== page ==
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Simple Question: What is Primary Care?

Discussion in 'Pre-Medical - MD' started by AnArabiaNight, May 31, 2008.

  1. AnArabiaNight

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    What does primary care mean? I've read a few med college mission statements and they say that they are focused in primary care. Does that mean like internal med and family practice or can that inclue Emergency Medicine? Basically I want to go into Emergency Medicine and wanted to know if that would qualify.
     
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  3. HumidBeing

    HumidBeing In Memory of Riley Jane
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    Primary care specialties are the "personal physician" type doctors - family practice, Internal Med, pediatricians, gerontologists.

    Some people seem to THINK that the ER docs are their primary caregivers, but that's not what the ER is there for.
     
  4. 135892

    135892 Guest
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    EM is NOT primary care
     
  5. smq123

    smq123 John William Waterhouse
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    The definition of "primary care" depends on who you ask.

    Universally, everyone agrees that Family medicine, Pediatrics, and Internal Medicine is primary care. They're basically specialties that are frequently used by all people, of all walks of life, and also offer long-term patient care.

    The government, for its primary care scholarship, defines primary care as Family medicine, Pediatrics, Internal Medicine, Psychiatry, and OB/gyn.

    Emergency medicine doesn't qualify. Sorry. :(
     
  6. brianmartin

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    Although, if you are interested in EM you should probably be interested in primary care as well, since EM is the true generalist specialty. If you like a little of everything, EM is good.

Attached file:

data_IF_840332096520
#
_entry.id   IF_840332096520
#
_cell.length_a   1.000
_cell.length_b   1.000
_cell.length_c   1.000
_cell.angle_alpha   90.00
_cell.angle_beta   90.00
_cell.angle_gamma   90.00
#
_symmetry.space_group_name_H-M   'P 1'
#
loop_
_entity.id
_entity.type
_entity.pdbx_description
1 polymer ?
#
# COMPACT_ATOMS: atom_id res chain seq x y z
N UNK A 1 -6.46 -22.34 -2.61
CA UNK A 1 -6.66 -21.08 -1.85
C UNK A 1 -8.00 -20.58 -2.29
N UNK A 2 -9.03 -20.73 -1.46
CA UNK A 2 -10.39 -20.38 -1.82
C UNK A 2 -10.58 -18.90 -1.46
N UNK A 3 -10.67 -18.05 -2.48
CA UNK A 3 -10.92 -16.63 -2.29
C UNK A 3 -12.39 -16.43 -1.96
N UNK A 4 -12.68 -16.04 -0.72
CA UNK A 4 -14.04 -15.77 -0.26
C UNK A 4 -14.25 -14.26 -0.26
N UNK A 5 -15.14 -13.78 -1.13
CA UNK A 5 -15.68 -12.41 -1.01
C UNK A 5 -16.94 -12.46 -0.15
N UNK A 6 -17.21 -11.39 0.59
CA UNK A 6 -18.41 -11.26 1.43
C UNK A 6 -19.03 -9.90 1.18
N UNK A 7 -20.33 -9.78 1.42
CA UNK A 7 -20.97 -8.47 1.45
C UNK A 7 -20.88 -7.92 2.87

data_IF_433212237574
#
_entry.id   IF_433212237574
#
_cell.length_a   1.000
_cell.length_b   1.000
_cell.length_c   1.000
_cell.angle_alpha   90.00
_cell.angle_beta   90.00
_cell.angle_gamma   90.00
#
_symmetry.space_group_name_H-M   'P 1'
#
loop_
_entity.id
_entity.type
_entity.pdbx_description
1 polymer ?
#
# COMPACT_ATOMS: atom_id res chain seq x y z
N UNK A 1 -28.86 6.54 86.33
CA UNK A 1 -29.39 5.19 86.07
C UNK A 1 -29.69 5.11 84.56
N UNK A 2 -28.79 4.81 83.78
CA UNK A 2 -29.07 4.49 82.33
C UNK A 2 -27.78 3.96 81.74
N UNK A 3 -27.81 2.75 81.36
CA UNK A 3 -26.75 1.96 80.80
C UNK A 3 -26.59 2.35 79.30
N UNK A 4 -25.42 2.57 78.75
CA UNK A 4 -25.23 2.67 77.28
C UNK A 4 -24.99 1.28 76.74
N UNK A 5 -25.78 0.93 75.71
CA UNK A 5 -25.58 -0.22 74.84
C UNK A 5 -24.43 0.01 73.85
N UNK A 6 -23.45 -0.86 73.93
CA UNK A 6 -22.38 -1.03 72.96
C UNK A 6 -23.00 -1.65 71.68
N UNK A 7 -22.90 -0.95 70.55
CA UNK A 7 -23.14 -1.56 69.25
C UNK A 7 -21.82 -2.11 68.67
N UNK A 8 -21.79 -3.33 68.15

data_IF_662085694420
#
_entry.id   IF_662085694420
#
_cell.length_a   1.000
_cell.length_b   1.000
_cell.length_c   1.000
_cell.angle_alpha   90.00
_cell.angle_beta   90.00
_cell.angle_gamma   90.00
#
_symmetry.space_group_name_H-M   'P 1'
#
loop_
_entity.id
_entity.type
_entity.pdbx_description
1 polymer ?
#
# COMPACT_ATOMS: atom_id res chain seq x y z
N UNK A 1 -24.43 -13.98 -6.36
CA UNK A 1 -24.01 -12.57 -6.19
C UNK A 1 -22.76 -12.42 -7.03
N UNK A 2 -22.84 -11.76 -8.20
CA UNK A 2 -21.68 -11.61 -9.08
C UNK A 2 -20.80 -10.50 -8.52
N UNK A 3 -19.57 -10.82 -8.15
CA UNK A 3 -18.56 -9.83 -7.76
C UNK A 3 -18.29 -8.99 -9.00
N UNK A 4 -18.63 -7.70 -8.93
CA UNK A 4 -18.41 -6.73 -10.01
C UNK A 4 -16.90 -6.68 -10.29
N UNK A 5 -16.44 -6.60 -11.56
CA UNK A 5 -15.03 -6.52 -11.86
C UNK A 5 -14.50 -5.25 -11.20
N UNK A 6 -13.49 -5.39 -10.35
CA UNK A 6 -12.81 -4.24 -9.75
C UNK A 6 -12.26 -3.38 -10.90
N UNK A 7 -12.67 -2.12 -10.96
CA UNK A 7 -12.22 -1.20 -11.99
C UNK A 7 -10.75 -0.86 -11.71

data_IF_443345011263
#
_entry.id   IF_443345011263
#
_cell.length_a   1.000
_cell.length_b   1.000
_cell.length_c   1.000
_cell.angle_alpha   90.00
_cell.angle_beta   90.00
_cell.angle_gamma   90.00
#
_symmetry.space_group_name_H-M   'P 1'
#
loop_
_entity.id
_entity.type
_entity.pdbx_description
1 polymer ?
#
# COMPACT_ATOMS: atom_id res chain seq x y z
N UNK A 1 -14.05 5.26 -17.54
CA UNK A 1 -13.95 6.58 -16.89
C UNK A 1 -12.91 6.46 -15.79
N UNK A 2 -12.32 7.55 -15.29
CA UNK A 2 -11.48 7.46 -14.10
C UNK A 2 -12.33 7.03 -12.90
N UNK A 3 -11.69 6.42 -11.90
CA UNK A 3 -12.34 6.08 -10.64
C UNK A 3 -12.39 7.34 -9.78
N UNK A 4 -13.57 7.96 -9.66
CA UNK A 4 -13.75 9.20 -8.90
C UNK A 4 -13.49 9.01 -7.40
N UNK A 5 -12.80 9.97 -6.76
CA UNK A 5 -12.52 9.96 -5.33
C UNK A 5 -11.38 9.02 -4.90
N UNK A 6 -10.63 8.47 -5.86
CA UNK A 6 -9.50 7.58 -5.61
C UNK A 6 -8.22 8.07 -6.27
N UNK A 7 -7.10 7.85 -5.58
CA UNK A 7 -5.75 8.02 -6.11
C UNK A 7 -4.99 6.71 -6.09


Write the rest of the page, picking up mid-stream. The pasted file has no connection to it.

7. Law2Doc

    Law2Doc 5K+ Member
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    EM is not supposed to be primary care. However as mentioned above, far too many people do, in fact, go the the ED for their primary care needs. I wouldn't include EM in a definition of primary care, but bear in mind that there is this overlapping function in our system presently.
     
  8. AmoryBlaine

    AmoryBlaine the last tycoon
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    Most of what people consider "ER primary care" is actually ambulatory medicine. Primary care is ambulatory medicine + preventative health and screening. No emergency physician is ordering DTaPs, checking lipids, or referring for routine colonoscopy.

    To the OP: many, many schools claim to have a primary care focus. Don't let that be a deciding factor for you as it's not like they force you into FM residencies.
     
  9. Law2Doc

    Law2Doc 5K+ Member
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    No, but most ER docs will be regularly treating the flu and other non-emergency ailments that you are supposed to be seeing your FP for, rather than clogging up the ED.
     
  10. AmoryBlaine

    AmoryBlaine the last tycoon
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    Totally, but my point was that that is really ambulatory medicine rather than PC...

    Semantics... which I'm trying to argue with an attorney... so I should probably just stop... :D
     
  11. smq123

    smq123 John William Waterhouse
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    This is actually one of my pet peeves when it comes to defining "primary care."

    Everyone defines primary care solely on what TYPES of problems are being treated. Which is why everyone tries to justify EM as "primary care" - because they take care of the flu, sniffles, coughs, etc.

    If that were true, then does a surgeon who manages his patient's blood sugar post-operatively become a "primary care" physician? What about the urologist who does a hernia exam or a DRE on a patient? Is that "primary care"?

    AmoryBlaine is right when he talks about primary care being ambulatory medicine PLUS a focus on preventive medicine.
     
  12. Law2Doc